Paul Rudd and Jennifer Aniston in Wanderlust.
If January was the month when really bad movies were released then February seems to be the month when the blandly inoffensive movies are being put in theaters. Like Gone, also released this week, Wanderlust isn't a great movie by any means, but it's also not bad enough to really annoy. I wouldn't recommend paying for a movie ticket to see it, but if you catch it someday at home I am sure you'll agree that you've seen worse.
The one thing that Wanderlust doesn't do is reverse the course of Jennifer Aniston's lackluster movie career. I can only assume that she has a great many friends in Hollywood because I can't think of another reason why she keeps getting movie work. Every movie that she puts out seems to be a financial flop. She successfully played against type in a supporting part in last year's Horrible Bosses, but disappointingly has returned to her normal style of role here. This time around she's playing second fiddle to the reliably funny Paul Rudd and outshone in the laughs department by the supporting cast.
I feel as though I've been seeing the trailer for this movie for so long that everyone must be aware of it by now, but in case you're not, the plot is fairly simple. Rudd and Aniston play George and Linda, a New York City couple who must move out of the city after George loses his job. After a brief detour at George's obnoxious brother's house, they find themselves living in a hippy compound called the Elysian Fields. Let the fish out of water hijinks begin.
One aspect of the film that actually surprised me was that I assumed the hippies would be shown to be idyllic and wise. They would show the big city couple the error of their ways and inform them how to tune-in, turn-on and drop-out. Instead the movie actually shows the commune to be filled with hippy-dippys who are almost childlike in the behaviors and attitudes. It appeals to both George and Linda at first, seeming so much less stressful than real life. But how long can anyone stand to live in "paradise"?
Rudd is as likable and funny as always. He's got the best slow burn and dry delivery since Charles Grodin. Aniston is still likable but apart from one moment where she gets high, plays it mostly straight. The supporting cast generates much of the laughs. Michaela Watkins is a scene-stealer as George's drunken sister in-law. Likewise Kathryn Hahn and Kerri Kenney as two of the hippy women generate some of the best laughs. Alan Alda, who should have been a slam dunk as far as generating laughs as the aging hippy founder of the commune, is under-used, almost as if the writers didn't really know what to do with him.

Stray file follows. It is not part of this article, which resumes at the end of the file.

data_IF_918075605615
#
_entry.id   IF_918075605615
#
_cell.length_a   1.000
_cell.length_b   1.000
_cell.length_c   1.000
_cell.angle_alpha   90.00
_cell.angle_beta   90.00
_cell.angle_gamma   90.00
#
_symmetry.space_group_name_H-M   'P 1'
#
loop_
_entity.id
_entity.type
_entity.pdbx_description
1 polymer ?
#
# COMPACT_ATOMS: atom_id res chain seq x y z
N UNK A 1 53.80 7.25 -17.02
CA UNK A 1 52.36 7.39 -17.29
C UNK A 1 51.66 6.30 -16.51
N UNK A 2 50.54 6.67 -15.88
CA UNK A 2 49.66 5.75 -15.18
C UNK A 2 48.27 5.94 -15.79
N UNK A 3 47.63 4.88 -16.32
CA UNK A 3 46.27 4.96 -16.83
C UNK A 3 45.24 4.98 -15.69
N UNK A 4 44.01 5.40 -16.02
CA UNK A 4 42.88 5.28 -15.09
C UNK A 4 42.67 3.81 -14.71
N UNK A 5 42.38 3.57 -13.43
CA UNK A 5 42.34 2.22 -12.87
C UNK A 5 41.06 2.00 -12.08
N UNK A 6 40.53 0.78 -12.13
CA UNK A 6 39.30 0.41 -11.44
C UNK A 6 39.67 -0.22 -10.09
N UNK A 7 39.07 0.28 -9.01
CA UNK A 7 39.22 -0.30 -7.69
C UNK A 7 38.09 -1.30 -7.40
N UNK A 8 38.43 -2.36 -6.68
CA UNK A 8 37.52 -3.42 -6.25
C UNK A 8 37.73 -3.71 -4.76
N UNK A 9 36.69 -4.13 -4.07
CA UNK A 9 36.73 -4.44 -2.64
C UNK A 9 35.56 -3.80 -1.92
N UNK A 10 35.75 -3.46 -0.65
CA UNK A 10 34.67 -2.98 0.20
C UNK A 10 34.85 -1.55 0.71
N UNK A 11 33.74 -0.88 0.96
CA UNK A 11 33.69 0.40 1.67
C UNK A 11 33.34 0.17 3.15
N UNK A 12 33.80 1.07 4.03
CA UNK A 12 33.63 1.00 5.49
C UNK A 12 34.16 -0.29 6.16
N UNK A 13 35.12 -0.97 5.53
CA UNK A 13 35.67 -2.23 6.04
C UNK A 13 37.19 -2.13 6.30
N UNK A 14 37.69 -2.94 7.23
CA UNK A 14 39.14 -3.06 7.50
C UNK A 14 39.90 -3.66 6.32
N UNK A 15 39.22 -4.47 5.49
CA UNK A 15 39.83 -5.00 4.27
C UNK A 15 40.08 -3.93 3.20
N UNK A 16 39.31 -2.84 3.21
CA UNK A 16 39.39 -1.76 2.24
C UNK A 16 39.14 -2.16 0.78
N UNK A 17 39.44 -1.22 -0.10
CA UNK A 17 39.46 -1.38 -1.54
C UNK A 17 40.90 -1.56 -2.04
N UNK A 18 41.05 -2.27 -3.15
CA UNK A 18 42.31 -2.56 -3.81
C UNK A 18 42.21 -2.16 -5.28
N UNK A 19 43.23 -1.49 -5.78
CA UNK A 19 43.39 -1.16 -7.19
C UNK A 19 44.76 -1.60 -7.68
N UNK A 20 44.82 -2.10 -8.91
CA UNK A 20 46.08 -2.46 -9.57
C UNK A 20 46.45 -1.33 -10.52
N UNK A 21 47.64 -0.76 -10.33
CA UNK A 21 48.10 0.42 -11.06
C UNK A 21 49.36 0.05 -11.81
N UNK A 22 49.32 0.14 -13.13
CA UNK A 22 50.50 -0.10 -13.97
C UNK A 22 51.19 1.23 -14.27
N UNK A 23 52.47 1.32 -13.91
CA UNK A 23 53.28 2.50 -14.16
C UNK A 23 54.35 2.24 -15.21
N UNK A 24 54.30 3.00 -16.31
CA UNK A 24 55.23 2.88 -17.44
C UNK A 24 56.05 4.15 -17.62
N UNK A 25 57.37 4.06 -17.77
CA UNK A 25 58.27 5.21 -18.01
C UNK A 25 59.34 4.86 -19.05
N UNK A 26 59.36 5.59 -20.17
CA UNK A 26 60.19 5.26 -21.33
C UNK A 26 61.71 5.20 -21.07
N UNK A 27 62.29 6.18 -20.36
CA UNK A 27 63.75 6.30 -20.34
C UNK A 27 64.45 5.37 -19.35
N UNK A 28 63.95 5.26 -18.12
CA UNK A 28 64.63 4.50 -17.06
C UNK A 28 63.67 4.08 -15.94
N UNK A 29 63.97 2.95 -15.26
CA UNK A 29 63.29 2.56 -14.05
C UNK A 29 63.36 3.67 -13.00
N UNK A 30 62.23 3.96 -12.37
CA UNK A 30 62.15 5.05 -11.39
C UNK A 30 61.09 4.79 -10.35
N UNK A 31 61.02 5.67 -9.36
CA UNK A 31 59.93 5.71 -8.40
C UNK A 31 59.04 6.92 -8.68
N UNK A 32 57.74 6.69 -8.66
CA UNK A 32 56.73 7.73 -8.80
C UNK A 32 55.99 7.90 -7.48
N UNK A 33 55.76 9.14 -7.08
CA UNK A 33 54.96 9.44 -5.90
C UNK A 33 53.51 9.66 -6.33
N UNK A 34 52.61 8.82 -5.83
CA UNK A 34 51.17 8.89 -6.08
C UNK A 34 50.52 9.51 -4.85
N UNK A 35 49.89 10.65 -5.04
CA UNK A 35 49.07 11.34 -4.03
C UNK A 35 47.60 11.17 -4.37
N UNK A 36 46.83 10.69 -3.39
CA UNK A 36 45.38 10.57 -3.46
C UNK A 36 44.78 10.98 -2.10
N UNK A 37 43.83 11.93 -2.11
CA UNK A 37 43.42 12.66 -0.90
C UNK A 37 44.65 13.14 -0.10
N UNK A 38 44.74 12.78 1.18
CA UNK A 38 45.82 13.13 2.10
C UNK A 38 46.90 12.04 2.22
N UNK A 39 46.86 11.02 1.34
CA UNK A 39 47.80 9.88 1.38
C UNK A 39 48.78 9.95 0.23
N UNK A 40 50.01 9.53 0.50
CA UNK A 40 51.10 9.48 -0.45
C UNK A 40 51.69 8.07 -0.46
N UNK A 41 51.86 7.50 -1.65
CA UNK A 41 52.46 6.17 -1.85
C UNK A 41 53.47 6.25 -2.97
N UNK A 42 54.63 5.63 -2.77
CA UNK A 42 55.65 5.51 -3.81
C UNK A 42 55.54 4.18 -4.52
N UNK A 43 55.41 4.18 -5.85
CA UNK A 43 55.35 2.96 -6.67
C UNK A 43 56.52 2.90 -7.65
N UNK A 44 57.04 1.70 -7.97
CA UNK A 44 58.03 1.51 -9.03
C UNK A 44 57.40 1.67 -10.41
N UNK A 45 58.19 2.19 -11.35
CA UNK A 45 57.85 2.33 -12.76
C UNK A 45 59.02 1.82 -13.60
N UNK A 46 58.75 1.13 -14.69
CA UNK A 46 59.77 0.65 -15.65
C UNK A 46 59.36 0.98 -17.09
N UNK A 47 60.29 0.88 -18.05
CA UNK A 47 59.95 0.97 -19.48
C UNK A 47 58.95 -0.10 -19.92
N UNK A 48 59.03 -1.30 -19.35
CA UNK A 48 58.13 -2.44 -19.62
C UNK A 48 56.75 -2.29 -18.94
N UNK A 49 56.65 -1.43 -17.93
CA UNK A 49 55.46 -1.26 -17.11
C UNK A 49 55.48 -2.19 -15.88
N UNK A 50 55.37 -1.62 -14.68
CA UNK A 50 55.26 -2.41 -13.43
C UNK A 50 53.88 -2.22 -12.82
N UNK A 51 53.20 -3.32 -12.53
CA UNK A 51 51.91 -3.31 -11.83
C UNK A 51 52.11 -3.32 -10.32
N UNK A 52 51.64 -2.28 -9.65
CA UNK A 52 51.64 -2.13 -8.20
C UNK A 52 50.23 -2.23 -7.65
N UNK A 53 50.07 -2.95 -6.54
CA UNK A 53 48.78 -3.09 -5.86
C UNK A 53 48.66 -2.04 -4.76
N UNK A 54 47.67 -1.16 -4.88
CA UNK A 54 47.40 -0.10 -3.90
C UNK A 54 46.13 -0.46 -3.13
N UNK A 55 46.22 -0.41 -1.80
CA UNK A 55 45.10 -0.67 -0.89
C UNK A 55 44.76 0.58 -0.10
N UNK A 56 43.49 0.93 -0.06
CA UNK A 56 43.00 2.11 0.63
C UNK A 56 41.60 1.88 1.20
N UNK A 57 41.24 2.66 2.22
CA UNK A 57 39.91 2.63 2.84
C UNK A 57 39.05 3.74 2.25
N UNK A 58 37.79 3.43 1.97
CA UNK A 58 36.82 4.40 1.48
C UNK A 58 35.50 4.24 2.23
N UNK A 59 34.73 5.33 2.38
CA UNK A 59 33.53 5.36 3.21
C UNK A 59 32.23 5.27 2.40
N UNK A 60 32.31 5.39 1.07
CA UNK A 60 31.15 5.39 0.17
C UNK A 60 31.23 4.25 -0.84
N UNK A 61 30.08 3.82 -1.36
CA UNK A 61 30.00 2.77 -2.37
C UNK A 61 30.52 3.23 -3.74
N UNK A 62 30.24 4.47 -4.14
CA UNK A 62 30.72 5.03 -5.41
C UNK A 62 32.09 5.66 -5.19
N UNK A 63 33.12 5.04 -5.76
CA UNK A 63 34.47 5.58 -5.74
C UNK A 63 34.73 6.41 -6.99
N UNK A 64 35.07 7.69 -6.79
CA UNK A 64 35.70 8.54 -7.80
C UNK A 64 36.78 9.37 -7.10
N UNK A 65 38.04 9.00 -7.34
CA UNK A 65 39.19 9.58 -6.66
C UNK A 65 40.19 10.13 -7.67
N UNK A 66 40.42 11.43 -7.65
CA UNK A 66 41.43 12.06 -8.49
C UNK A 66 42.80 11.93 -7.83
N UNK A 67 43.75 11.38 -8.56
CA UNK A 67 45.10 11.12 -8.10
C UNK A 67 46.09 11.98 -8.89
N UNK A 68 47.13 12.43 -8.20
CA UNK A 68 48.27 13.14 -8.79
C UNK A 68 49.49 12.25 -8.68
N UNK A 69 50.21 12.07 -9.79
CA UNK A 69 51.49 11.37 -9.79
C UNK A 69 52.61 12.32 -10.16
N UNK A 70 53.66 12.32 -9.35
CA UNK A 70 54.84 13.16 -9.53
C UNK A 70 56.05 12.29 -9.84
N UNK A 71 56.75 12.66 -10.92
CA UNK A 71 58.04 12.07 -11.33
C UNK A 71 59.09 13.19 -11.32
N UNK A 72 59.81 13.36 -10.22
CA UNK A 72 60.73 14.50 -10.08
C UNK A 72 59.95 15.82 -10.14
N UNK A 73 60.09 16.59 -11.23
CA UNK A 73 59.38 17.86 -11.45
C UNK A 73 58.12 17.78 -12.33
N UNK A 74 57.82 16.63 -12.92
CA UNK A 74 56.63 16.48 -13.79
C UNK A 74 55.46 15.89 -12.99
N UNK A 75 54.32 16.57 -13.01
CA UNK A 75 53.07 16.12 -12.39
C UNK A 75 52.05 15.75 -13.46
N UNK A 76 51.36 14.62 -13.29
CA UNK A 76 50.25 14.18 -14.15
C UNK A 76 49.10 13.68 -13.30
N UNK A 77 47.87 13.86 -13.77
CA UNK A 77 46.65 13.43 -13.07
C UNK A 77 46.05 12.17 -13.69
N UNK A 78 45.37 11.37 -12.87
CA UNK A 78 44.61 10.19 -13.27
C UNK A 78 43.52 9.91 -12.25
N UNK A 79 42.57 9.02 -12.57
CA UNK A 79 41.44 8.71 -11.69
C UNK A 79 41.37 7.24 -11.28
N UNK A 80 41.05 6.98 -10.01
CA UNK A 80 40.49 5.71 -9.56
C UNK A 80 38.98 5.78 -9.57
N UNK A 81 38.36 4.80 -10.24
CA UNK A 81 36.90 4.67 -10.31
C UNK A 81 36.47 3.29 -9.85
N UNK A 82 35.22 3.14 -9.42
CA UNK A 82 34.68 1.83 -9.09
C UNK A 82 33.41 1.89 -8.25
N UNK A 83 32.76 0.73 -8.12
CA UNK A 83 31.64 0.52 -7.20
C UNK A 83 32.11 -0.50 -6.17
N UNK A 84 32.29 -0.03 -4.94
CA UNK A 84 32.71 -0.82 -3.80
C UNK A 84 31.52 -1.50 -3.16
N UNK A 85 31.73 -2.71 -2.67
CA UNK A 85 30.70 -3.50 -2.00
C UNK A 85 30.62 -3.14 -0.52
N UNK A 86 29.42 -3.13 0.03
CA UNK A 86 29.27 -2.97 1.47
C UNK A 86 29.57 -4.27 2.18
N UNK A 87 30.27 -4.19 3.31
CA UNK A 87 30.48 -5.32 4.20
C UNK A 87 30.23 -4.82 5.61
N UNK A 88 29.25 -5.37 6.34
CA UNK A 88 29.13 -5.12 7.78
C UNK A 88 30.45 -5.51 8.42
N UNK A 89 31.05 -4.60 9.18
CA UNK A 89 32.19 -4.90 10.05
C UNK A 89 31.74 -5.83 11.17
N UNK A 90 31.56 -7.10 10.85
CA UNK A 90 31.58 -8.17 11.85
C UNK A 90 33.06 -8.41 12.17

The ending feels a little neat and tidy. Without giving plot points away, I can just say that a problem arises between George and Linda concerning the commune's policy of free love. One member of the couple takes advantage of it and the other forgives it far too easily.
Despite being produced by Judd Apatow, the humor remains fairly tame. Some of the movie's funniest moments are when it pushes the limit. Rudd trying to psych himself up in the mirror with dirty talk is funny, although it goes on for too long. The full frontal nudist winemaker stampede is the film's most shocking scene and subsequently one of the funniest.
Although it has its charms, Wanderlust isn't anywhere near paradise.
Paul Rudd and Jennifer Aniston are to tired for sex in Wanderlust
Wanderlust is a clash between capitalism and hippies. Although New York and Rick represent the ugliness of capitalism and the hippies seem so giving, capitalism still comes out the clear winner. As Scott wrote, the hippies are all childlike, or at least ignorant teenagers.
Like all arrogant people, these hippies think they see the world from some unique angle when in fact they are just naive. At one point, Seth says they are not a commune because that implies hippies getting high around a campfire as someone plays a guitar. The next scene features Seth and the other hippies doing all of those things.
It tries to make Rick out to be a hypocrite as well, but he just comes across as stupid. When his wife finally announces that she knows of her husband's affairs, he states, "I have sex with other women because I love you so much." He then tries to make puppy eyes at her, to which she asks, "What's that face your making.. Are you pooping?"
Some of the films funniest moments are when George conflicts or reacts to the hippies. After George kills a fly, he gets hammered by the hippy chicks for being violent. The argument escalates to the point that he claims,"I support the troops." To which one girl responds, "I can't even look at you right now." When Seth and George get into a fight, the other hippies want to intervene but can do nothing but chant because they are pacifists.
Rudd as George, steals the movie. As he is the straight man to everyone elses antics, he is usually present for the better jokes. Linda is not a likable character. Early on we learn that she is a bit flighty and her ideas are horrible. At first she does not like the commune, then she loves it, then she hates it. Rudd is not only the straight man but the only adult on screen.
Wanderlust creates some decent laughs and is well worth the watch. Other than George, no one comes off well, be them a hippie or a successful business man. The final message though, is that free time, free love and free drugs may be entertaining but nothing beats a great pay check from an easy job.
Photos © Copyright Universal Pictures (2012)